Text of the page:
wundayatta's avatar

Thank you, @Jeruba. You helped clarify some things and, of course, you raised some additional questions. I really appreciated the idea that your want your entertainment to be meaningful (even if you want everything else to be meaningful, too). This raises my next question which is how would you (or anyone else) characterize the meaning they get out of any particular activity (or entertainment, etc). I guess what I’d be looking for is what kinds of meaning do people go for.

You want meaning that enriches your life (which begs the question of what enrichment is). But from what I get of the spirit of your comment, it sounds to me that you want inspiration. Perhaps not any particular kind of inspiration, but certainly something that makes your mind move, or perhaps something that gets you out of your chair and into action.

Well, you have certainly inspired me. I was just sitting here tracking down several questions—mostly having to do with inspiration and finding out how much people require it in various activities in their lives. I guess that I, too, want to be inspired—to care, to be repulsed, to take action, to think, to solve a problem (and there are so many different kinds of problems), and more, I’m sure.

evandad's avatar

Good entertainment is art. A great song can have as much artistic value as a great painting.

Jeruba's avatar

No, I am not looking for inspiration. In fact, what someone labels “inspiring” is more than likely to turn my stomach. I’m also not looking for prompts to action. I thought I explained in the paragraph that begins “When there’s meaning….”

Art is definitely one of the things that have meaning; if it has no meaning, I don’t think I’d call it art (thanks, @evandad). So does personal experience, especially when insightfully interpreted. If a two-hour movie can show me a thought-provoking experience or portray a life in many dimensions, it adds meaning to my own life. Anything that expands my horizons, enlarges my thinking, deepens my understanding, or raises new questions is meaningful.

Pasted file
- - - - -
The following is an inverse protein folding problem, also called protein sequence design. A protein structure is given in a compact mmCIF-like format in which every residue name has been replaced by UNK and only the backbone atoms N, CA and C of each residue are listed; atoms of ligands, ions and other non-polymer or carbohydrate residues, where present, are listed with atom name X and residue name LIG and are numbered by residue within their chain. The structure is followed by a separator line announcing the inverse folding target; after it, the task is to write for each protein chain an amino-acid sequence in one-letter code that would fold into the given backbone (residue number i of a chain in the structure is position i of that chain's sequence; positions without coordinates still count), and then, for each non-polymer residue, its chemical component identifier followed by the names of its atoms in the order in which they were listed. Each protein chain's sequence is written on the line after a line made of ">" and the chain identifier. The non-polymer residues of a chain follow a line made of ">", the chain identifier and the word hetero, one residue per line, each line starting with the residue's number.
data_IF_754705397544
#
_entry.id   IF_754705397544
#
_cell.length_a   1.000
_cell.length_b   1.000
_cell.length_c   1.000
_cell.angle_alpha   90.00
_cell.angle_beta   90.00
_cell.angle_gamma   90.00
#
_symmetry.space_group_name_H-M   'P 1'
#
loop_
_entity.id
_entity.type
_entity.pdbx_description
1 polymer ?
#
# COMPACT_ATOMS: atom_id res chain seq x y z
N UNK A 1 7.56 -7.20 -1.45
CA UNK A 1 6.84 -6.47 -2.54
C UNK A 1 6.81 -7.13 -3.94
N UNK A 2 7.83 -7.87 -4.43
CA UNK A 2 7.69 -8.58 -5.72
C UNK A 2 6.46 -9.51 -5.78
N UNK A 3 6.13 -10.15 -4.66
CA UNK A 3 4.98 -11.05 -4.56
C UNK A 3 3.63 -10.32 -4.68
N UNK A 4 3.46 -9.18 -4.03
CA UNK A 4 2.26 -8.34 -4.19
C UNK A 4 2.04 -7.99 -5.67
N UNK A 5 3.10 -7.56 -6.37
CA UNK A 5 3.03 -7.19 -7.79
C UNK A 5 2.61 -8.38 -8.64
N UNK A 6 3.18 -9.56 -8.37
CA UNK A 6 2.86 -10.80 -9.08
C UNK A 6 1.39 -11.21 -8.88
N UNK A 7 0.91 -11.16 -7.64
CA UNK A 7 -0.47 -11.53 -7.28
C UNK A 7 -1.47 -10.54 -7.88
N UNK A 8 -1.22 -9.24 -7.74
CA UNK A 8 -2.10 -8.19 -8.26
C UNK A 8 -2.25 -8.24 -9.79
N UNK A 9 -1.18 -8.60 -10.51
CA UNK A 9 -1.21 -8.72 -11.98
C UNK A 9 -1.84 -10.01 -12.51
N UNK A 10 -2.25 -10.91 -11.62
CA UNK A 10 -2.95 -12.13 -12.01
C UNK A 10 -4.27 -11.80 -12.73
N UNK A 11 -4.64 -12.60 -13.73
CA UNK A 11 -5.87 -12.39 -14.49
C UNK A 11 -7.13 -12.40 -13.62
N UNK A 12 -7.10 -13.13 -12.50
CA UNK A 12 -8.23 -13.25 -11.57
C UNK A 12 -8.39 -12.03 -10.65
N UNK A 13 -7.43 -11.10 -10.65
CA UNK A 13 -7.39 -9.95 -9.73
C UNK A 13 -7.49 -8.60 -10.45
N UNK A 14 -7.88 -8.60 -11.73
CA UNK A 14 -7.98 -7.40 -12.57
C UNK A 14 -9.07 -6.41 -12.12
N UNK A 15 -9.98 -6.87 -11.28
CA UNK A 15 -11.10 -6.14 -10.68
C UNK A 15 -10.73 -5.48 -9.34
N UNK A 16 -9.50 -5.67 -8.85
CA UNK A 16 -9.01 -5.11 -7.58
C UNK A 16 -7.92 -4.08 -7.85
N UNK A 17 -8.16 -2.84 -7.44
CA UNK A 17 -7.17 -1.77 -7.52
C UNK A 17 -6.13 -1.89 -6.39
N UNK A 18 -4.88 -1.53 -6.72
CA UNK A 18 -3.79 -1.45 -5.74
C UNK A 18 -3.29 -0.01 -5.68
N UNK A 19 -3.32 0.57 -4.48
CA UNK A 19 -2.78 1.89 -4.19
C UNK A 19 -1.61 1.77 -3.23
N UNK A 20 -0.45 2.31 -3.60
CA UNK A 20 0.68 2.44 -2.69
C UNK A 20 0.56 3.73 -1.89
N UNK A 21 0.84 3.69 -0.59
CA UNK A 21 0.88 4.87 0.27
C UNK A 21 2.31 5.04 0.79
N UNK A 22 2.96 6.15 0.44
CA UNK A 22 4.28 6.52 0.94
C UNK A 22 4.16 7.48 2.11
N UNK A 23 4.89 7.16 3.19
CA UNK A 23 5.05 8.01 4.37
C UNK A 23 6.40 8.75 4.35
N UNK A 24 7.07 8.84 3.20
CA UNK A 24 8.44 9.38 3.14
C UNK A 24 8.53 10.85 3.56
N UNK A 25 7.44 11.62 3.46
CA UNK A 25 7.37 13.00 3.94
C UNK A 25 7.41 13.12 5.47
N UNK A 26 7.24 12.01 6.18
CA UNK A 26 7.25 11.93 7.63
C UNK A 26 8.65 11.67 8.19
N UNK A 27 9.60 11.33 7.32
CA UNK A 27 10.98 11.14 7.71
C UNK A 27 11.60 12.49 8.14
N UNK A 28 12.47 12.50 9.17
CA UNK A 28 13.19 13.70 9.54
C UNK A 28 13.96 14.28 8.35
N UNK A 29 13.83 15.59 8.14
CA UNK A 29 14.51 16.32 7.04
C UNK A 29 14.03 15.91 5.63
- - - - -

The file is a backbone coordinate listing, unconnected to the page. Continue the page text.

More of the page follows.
Again, it’s not all serious. Some of the best cartoons—Gary Larsen’s, for example—involve a shift in point of view. His typical cartoon involves a reversal of some kind. That gives perspective.

Fluther is not empty entertainment because it constantly challenges my thinking with views and experiences different from my own. Your own contributions, @wundayatta, are notable for that effect.

plethora's avatar

@BoBo1946 YIKES!!! How we all do differ. Golf is the most boring pastime on earth for me….and I can barely bear (No, I can’t bear) the notion of being cooped up on the golf course with others indefinitely.

BoBo1946's avatar

@plethora i absolutely love it…once ate, slept, and drank it! Would hit 500 balls before work, 500 more during lunch, and hit 500 before going home. Played 4 or 5 days a week. If i had started young, would have made the tour. Really believe that. But, love to be around friends that I’ve been playing with for 30 years. Like a family! But, thank you for your comment!

Neizvestnaya's avatar

I have work to pass the time and entertainment to “live”.

unused_bagels's avatar

When I entertain myself, there’s always some sense of accomplishment, whether it’s watching a show, or reading a book, or something as complex as drawing a comic book. If I’m reading or watching a show, or playing a video game, the accomplishment is small, and is derived from finding out what happened at the end. I try to find entertainment and satisfaction in everything I do (although at work sometimes it doesn’t always work :D )